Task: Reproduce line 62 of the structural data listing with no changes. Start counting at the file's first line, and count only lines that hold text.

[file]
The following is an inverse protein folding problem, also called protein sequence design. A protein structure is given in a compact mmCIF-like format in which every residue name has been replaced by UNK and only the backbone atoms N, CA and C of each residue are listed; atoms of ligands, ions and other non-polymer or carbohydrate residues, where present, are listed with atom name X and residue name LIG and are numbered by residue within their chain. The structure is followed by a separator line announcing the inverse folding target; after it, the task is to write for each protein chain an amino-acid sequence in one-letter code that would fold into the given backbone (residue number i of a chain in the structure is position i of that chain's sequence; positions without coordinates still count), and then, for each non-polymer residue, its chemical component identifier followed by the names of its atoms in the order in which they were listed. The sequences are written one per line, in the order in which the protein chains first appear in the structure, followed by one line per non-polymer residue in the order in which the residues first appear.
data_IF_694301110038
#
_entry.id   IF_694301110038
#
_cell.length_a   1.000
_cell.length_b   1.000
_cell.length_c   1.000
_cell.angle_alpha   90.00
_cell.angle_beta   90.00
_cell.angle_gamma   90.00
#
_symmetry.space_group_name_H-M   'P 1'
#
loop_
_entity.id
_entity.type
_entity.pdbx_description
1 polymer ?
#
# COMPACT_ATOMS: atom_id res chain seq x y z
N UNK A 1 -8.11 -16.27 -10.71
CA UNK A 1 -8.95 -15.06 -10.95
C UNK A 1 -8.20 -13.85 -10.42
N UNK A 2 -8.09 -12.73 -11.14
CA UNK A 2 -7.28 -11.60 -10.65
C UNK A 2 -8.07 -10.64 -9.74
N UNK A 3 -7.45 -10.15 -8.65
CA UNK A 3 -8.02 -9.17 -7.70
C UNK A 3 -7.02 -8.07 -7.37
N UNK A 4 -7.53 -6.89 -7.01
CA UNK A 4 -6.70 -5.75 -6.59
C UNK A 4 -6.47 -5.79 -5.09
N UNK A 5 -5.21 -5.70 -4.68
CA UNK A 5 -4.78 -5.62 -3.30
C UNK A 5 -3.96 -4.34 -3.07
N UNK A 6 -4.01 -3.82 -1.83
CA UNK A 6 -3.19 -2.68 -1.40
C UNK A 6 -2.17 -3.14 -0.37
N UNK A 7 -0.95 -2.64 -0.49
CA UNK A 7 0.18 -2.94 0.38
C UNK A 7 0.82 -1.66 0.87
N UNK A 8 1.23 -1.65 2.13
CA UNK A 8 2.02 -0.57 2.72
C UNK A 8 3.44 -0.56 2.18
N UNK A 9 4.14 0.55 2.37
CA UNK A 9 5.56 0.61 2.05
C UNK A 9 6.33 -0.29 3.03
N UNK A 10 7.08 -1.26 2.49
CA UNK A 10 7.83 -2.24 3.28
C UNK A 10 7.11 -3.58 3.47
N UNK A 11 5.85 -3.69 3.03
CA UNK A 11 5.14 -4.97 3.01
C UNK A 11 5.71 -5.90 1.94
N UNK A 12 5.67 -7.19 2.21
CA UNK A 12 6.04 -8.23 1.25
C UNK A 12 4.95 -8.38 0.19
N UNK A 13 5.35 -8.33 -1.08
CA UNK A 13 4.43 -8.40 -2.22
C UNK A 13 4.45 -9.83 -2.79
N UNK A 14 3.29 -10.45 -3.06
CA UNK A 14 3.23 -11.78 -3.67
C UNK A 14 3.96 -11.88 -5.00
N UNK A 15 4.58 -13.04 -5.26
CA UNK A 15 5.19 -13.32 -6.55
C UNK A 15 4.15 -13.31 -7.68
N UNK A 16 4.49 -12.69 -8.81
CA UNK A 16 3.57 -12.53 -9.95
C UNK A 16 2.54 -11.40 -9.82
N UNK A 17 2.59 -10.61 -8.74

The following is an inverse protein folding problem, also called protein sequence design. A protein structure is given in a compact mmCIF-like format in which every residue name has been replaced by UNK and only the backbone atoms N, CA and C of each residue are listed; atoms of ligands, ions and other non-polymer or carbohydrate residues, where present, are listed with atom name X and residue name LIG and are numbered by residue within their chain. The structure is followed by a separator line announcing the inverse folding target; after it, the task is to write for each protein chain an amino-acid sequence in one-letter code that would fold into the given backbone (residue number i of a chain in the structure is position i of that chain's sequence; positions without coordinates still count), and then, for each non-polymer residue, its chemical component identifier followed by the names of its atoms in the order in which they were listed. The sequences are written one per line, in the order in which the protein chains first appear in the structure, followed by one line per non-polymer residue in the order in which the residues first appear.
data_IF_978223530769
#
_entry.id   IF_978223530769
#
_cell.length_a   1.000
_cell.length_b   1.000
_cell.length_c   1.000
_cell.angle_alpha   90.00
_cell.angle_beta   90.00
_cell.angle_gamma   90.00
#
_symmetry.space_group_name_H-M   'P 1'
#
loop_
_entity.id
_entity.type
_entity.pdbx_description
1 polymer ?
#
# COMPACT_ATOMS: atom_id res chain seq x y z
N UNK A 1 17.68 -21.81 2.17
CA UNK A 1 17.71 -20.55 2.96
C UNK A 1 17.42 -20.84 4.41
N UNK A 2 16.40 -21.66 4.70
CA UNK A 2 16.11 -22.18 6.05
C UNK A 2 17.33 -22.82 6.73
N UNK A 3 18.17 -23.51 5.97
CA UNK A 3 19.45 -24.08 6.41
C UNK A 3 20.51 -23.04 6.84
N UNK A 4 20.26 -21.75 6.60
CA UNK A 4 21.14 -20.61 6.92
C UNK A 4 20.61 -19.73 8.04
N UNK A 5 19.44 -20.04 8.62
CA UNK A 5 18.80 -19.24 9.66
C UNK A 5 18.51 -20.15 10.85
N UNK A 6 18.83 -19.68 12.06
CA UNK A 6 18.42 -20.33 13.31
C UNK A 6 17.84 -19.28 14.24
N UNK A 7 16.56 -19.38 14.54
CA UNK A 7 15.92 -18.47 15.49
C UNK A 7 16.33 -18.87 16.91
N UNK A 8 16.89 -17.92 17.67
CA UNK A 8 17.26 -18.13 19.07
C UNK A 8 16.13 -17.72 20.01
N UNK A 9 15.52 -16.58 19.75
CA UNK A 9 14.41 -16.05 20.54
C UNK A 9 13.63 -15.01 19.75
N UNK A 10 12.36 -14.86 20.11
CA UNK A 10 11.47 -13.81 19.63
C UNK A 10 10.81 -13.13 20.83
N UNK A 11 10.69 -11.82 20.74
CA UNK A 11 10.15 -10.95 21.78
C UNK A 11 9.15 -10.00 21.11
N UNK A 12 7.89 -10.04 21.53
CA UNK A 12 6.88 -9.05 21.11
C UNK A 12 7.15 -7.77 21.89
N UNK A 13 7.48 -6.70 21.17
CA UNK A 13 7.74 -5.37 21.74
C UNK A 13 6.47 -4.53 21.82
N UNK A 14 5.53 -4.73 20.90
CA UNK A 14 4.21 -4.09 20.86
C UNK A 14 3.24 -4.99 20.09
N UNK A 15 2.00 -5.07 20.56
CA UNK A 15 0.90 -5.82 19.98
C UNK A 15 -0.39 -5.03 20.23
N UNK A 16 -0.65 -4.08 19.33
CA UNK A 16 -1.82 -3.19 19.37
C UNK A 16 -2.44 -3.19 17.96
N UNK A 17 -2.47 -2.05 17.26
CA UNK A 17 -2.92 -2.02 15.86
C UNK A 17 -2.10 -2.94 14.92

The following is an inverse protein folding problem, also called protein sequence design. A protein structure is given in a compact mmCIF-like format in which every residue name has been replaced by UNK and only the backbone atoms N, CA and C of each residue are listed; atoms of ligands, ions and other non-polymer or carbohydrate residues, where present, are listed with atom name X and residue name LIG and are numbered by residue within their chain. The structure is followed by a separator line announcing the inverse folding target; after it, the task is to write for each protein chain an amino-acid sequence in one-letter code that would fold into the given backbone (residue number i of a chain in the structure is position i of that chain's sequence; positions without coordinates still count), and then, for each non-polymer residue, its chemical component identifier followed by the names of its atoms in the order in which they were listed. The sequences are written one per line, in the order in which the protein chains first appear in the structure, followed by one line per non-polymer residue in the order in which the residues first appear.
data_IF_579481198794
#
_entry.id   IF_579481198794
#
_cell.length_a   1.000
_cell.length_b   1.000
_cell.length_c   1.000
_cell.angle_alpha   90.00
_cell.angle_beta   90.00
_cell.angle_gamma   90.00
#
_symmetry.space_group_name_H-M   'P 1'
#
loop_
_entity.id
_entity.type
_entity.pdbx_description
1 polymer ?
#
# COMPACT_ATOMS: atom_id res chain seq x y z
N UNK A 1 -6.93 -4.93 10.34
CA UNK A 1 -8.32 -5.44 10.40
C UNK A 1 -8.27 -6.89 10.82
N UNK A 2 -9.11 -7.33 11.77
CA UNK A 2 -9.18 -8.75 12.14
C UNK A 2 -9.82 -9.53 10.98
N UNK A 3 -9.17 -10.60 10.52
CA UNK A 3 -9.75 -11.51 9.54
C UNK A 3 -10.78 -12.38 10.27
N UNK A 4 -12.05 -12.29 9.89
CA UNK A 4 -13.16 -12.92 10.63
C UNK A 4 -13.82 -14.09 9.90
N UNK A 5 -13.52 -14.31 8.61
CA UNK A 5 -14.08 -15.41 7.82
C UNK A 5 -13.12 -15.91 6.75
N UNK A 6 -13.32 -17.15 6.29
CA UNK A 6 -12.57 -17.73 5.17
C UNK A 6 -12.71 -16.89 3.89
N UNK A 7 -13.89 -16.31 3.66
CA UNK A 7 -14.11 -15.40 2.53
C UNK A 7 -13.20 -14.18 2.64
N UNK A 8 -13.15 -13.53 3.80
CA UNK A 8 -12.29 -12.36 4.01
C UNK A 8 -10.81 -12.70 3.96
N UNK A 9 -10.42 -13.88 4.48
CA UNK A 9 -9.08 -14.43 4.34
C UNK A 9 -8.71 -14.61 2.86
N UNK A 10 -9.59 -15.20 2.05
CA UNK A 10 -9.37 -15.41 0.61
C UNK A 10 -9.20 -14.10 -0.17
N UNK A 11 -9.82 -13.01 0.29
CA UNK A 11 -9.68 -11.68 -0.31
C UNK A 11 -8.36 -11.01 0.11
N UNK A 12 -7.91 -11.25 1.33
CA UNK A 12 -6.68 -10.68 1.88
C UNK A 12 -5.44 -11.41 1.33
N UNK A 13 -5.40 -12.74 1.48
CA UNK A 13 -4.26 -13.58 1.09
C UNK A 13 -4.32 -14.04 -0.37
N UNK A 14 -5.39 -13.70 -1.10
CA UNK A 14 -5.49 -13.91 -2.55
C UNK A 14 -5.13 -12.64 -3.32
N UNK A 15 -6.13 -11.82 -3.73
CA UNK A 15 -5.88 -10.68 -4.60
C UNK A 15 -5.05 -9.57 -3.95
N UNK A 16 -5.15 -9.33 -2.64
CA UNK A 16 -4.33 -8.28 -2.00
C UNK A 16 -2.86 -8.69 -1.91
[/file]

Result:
CA UNK A 14 3.23 -11.78 -3.67